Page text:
Baker said these and other research results have prompted renewed discussion about biopsies. “While there may be a rationale for biopsy at diagnosis to determine if specific therapy targets are amplified, our study showed that such amplifications are not always uniformly found within the tumor sample. This suggests that a small biopsy could fail to detect amplification of specific targets, and also that cells within the same tumor may show different responses to selective therapy,” she said.

    Of the 43 tumors in this study, 37 were donated after autopsy for use in research. Samples of normal tissue were collected as well. Researchers also analyzed other gliomas, including brainstem low-grade gliomas (LGG) and non-brainstem LGG, which occur in the brain outside the brainstem.

    Scientists checked for deletions or additions of genetic material at more than 1 million locations across the genome of each tumor. A genome is the complete set of instructions needed to create and sustain a human or other organism. The information is encoded in the DNA molecule, which is packaged into the chromosomes found in nearly every cell.

    The screening showed that although DIPGs included extra copies of a variety of genes, two key regulatory mechanisms harbored the most.

    Forty-seven percent of DIPGs included extra genes in the receptor tyrosine kinase signaling pathway. This regulatory pathway is disrupted in many tumors and is associated with the unchecked tumor growth and survival that makes cancer deadly. In 30 percent of tumors, the pathway included extra copies of the PDGFRA gene, making it the most commonly amplified gene. Other amplified genes, included MET, IGF1R, ERBB4 and EGFR. In some DIPGs, the pathway included extra copies of more than one of these genes.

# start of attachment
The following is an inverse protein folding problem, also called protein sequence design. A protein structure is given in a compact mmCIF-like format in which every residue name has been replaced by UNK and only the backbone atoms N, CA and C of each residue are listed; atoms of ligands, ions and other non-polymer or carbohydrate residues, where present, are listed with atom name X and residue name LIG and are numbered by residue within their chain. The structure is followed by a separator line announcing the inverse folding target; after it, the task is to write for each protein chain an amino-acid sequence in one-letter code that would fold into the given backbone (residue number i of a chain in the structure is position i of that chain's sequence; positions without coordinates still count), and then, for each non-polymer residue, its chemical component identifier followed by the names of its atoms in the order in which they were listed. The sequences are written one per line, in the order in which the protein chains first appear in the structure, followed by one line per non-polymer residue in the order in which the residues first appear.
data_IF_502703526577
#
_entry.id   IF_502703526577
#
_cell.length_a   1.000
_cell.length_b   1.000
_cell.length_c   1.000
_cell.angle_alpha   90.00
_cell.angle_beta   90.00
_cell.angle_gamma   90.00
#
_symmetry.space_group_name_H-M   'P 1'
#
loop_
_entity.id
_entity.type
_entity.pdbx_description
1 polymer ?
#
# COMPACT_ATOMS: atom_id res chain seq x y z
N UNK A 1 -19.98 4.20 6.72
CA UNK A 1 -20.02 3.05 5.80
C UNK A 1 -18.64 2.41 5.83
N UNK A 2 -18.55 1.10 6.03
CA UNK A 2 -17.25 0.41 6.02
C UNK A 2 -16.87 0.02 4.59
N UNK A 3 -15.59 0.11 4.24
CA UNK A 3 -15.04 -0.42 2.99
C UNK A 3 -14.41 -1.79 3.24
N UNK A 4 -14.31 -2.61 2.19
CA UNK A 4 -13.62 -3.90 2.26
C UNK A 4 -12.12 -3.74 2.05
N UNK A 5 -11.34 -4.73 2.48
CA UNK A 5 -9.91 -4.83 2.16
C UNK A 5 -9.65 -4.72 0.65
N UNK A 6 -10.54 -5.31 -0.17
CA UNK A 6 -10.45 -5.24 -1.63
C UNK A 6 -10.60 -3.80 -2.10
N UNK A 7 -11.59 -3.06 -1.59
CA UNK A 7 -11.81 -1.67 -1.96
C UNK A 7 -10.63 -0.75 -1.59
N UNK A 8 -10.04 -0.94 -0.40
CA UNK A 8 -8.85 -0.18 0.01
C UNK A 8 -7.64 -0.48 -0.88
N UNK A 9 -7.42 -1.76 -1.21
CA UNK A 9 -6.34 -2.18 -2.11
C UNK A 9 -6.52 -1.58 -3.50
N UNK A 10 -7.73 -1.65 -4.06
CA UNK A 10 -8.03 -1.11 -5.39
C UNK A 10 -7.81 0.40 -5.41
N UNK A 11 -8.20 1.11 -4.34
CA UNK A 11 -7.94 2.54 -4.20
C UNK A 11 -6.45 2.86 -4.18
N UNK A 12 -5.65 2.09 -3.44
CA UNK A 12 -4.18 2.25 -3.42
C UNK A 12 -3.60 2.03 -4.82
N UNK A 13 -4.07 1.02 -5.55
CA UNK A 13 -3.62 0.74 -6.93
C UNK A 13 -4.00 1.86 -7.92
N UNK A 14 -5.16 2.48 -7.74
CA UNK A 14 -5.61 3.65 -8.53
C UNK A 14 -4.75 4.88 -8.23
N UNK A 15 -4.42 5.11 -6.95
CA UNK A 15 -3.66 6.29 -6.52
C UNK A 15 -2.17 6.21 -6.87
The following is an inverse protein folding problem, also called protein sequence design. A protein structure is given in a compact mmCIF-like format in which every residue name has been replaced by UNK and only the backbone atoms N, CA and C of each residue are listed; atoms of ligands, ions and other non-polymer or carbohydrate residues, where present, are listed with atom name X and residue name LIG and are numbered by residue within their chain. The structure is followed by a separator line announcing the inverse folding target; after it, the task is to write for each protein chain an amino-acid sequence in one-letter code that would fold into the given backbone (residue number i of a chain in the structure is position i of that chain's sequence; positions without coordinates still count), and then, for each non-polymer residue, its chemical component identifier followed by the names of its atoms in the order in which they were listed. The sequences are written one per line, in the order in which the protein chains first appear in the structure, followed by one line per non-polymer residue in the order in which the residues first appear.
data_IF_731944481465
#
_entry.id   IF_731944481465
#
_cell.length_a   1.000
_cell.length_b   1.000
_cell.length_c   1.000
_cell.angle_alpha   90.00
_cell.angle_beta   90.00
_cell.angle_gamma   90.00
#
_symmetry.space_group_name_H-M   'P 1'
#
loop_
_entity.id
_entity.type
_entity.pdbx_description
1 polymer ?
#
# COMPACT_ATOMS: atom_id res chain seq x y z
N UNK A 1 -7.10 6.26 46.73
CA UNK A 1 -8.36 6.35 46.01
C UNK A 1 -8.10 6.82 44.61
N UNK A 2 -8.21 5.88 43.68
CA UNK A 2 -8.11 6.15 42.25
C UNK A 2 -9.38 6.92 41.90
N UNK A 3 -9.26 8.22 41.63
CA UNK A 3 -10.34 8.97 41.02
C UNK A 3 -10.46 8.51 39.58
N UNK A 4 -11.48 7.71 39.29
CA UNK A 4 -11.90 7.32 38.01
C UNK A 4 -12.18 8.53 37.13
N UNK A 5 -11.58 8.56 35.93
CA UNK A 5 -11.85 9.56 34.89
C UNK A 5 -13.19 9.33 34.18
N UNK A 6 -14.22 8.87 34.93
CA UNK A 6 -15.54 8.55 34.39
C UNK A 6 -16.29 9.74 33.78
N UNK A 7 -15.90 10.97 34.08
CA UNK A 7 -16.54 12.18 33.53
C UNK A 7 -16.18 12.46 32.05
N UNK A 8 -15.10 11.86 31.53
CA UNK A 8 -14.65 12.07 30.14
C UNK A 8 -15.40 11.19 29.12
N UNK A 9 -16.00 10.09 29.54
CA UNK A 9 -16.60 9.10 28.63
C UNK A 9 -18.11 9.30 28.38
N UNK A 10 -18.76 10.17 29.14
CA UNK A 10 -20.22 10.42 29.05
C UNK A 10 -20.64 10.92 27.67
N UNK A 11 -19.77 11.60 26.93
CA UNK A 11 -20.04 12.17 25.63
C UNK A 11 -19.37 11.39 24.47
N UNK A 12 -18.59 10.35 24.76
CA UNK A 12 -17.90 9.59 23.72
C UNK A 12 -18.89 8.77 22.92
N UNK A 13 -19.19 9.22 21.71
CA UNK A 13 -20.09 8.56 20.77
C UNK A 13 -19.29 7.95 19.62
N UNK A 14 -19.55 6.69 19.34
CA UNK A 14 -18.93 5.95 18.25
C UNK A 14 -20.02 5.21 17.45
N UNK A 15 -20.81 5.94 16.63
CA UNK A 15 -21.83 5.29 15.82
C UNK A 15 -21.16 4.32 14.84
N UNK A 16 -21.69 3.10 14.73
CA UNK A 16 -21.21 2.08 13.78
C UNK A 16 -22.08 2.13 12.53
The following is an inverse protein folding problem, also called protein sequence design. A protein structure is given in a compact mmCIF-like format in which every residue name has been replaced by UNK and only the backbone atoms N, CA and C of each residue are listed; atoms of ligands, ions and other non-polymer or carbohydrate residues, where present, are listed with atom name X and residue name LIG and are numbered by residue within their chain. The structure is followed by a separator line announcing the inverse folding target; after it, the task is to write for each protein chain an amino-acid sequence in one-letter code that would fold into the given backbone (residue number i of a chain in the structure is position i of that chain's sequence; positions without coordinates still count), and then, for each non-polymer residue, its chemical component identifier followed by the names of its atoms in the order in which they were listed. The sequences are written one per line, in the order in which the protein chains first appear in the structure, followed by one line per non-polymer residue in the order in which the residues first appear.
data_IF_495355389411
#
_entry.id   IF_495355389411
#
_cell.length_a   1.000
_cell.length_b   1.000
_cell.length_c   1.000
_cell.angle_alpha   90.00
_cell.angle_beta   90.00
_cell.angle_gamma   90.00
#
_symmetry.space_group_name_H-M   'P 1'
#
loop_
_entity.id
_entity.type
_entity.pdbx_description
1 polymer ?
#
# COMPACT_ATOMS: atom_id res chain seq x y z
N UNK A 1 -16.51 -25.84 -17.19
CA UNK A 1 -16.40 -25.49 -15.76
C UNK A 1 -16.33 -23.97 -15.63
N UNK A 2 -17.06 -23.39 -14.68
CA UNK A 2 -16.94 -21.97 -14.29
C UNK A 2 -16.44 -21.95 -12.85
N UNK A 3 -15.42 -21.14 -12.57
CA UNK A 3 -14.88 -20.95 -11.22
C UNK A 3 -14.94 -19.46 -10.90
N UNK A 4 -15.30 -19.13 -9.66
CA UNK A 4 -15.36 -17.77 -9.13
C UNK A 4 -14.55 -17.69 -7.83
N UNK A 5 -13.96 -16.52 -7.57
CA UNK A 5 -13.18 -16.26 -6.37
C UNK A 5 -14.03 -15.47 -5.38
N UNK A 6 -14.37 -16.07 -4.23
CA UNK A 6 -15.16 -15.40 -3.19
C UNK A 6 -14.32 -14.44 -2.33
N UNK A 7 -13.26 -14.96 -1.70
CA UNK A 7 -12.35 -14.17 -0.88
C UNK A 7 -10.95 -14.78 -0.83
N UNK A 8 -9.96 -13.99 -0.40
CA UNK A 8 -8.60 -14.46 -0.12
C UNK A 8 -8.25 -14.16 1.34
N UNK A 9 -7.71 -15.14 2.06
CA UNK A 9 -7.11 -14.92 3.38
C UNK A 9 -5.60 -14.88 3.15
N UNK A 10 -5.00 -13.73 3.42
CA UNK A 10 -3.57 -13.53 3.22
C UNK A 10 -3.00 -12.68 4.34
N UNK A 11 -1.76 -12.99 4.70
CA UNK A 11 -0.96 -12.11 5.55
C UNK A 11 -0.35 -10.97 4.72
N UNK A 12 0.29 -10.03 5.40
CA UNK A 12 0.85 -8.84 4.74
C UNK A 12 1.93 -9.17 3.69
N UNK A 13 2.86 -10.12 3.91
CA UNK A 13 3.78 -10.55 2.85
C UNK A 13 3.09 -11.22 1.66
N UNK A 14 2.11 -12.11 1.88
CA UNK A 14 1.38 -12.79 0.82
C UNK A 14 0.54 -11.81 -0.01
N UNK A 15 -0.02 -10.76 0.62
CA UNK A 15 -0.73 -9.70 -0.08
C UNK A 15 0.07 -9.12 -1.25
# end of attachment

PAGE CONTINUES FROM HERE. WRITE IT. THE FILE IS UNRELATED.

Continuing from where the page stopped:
Genes that help regulate the cell cycle and cell division were also affected. About 30 percent of DIPGs contained extra copies of the genes that carry instructions for making the Cyclin D family of proteins or the cylin-dependent kinases CDK4 and CDK6.

    Chemotherapy agents targeting both pathways are already used to treat other cancers. At St. Jude, a Phase I study is underway using the experimental drug crenolanib to block activity of the PDGFRA protein in DIPGs and related tumors.